Osteoporosis & Bone Diseases | Risk Factors | MedStar Health
A female patient lays in a bone densitometer scanner while undergoing testing.

Osteoporosis is a chronic bone disease that occurs when the body loses too much bone, makes too little bone, or both. As a result, bones become weak and more likely to break. Osteoporosis is often called a silent disease because many people do not realize they have it until they fracture (break) a bone due to a fall or action such as bending over. These broken bones are often referred to as fragility or osteoporosis-related fractures.

  • Primary prevention is recognizing, screening, and treating those at risk before they fracture to reduce the risk of the first fracture.

  • Secondary prevention is identifying, investigating, and treating those who have already had a fracture and are at the highest risk.

Although women appear to be at greatest risk for the condition, men can develop it as well. Once the disease has been diagnosed, there are significant physical, emotional, and financial consequences.

Fractures related to the disease most commonly occur in the wrist, hip, or spine, but can occur in other bones as well. Having weak bones does not automatically mean that your bones will break, however it does mean you have a greater risk of fractures (breaks).


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Osteoporosis occurs when the body fails to form enough new bone or when too much old bone is reabsorbed by the body - or both.

Risk factors

Having had a first, or prevalent fracture is probably the single most important risk factor for future fracture. Risk of a second fracture is five-fold higher in the first year following the first fracture.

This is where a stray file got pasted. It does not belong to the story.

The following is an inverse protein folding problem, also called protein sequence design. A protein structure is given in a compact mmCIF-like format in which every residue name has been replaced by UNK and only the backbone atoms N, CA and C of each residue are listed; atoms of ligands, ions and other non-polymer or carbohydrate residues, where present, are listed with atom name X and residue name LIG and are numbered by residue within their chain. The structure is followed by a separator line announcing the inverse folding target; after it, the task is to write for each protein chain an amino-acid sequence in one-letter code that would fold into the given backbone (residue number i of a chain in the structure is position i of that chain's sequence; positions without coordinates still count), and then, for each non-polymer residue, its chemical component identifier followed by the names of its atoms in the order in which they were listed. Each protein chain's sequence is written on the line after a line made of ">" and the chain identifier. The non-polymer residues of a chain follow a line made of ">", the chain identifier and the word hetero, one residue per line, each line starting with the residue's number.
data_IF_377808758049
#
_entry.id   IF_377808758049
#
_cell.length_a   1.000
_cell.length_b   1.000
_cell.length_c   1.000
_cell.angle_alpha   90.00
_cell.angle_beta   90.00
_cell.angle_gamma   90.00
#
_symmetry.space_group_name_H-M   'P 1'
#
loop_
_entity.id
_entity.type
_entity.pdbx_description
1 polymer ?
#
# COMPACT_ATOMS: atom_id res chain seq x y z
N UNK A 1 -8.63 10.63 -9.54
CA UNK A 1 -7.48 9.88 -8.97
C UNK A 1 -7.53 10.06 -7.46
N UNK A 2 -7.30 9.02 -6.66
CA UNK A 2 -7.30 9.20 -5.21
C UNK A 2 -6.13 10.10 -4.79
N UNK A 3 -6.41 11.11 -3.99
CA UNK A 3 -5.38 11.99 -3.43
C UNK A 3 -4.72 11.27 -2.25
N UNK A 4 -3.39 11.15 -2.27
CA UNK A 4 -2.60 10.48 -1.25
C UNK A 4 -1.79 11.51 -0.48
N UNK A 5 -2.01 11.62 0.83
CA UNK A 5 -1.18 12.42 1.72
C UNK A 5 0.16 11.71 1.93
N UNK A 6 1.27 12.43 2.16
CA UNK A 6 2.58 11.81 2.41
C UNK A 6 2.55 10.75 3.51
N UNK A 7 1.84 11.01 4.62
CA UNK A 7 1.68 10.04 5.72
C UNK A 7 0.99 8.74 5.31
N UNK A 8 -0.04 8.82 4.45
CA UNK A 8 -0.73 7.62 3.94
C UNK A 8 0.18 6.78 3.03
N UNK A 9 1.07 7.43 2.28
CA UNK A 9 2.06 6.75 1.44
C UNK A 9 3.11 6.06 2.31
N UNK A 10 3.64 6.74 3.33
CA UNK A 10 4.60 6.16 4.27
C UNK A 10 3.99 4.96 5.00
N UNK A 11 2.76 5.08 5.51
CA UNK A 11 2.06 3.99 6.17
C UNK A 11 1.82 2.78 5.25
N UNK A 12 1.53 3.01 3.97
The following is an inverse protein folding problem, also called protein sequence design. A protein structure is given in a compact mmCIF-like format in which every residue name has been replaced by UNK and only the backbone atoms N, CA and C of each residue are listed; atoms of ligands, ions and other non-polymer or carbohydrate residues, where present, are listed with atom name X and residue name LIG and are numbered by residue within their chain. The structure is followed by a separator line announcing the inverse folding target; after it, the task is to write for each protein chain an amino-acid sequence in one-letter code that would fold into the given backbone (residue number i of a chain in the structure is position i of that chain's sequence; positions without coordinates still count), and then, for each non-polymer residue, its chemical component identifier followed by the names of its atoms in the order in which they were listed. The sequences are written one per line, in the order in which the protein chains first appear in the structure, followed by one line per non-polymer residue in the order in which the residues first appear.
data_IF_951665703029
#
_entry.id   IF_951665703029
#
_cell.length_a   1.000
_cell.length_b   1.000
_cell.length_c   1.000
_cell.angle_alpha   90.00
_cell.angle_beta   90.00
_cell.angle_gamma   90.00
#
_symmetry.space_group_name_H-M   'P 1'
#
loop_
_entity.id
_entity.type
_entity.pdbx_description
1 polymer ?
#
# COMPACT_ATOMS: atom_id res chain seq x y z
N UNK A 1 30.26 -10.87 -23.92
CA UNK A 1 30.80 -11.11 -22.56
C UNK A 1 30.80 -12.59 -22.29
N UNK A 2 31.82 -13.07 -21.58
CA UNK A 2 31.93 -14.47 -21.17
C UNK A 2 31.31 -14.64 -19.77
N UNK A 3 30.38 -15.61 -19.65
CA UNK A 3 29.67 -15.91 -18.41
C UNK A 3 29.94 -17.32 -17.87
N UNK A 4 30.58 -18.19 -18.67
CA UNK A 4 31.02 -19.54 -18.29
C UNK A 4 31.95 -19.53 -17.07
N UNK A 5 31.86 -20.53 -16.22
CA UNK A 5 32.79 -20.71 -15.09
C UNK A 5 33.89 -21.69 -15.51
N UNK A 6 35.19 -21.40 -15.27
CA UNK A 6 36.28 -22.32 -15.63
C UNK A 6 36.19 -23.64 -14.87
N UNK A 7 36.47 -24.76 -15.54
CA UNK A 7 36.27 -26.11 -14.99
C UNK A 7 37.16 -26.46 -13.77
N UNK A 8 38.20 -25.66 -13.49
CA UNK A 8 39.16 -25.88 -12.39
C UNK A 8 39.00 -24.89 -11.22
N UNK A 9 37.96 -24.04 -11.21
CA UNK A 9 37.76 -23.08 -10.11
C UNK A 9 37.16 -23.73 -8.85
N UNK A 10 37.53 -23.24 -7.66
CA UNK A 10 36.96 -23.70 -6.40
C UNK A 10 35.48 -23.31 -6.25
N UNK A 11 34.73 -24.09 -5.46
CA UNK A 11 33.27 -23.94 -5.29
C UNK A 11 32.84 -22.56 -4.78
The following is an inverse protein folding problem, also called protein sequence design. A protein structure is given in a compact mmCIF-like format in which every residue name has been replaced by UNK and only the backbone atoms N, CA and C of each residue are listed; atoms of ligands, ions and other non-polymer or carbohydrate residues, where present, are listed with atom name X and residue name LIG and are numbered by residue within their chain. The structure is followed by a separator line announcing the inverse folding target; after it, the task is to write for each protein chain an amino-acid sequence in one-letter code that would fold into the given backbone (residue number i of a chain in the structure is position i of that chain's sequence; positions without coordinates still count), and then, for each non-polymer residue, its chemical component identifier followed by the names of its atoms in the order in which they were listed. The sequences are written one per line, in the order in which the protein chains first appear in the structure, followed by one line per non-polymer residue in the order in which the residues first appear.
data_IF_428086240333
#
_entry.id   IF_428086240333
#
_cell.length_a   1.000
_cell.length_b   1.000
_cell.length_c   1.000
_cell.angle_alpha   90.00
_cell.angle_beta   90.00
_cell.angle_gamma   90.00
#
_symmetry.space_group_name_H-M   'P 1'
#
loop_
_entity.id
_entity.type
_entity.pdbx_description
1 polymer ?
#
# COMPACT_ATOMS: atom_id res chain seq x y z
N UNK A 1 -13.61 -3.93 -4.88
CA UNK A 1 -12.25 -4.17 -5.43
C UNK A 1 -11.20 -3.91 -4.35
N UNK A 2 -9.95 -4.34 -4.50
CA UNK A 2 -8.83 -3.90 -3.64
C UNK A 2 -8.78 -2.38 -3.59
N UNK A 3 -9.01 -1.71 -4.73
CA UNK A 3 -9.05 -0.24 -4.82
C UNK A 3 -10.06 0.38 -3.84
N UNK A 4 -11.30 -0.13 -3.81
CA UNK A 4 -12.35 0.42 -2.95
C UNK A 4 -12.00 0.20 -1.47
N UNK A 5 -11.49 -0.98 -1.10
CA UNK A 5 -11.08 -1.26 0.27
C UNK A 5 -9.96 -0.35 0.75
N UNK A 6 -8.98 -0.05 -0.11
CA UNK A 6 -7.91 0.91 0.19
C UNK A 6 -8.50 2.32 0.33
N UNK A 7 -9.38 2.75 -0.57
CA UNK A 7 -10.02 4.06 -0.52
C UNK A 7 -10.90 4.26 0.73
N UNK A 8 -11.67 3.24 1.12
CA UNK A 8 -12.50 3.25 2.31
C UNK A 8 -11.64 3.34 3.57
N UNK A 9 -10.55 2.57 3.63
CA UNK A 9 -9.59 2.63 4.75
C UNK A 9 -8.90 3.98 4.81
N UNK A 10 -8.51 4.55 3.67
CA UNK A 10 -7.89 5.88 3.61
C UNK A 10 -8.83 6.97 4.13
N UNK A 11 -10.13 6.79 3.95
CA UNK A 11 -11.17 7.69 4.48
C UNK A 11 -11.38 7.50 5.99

At MedStar Health, our aim is to prevent the fractures that may happen due to osteoporosis, with a special focus on high risk patients, especially those who have a known history of osteoporosis or previous fragility fracture. Knowing your risk factors is the first step in taking an active role in the prevention, early diagnosis, and treatment of weak bones. Different physical characteristics and lifestyle factors contribute to osteoporosis and fracture risk in both men and women.

Risk factors you cannot control include:

  • Being over age 50

  • Prior fracture

  • Being female

  • Menopause

  • Family history, especially history of a hip fracture in a parent

  • Low body weight/being small and thin

Risk factors you can control include:

  • Not getting enough calcium and vitamin D

  • Not eating enough fruits and vegetables

  • Getting too much sodium and caffeine

  • Having an inactive lifestyle

  • Smoking

  • Drinking too much alcohol

Some medications and diseases can also cause bone loss and increase your risk of osteoporosis and osteoporosis-related fractures.

Although risk factors may increase your likelihood of getting the condition, having them does not necessarily mean you have, or will get, the disease.


Osteoporosis usually develops slowly over several years, without any symptoms. Most people do not know they have it until they break a hip, wrist, or other bone. Once your bones are weakened, you may see signs and symptoms including:

  • Back pain (caused by a fractured or collapsed vertebra)

  • Loss of height over time

  • A stooped posture

  • A broken bone that occurs more easily than expected

As the disease progresses, symptoms may include:

  • Dull or radiating pain in the bones or muscles

  • Curvature of the spine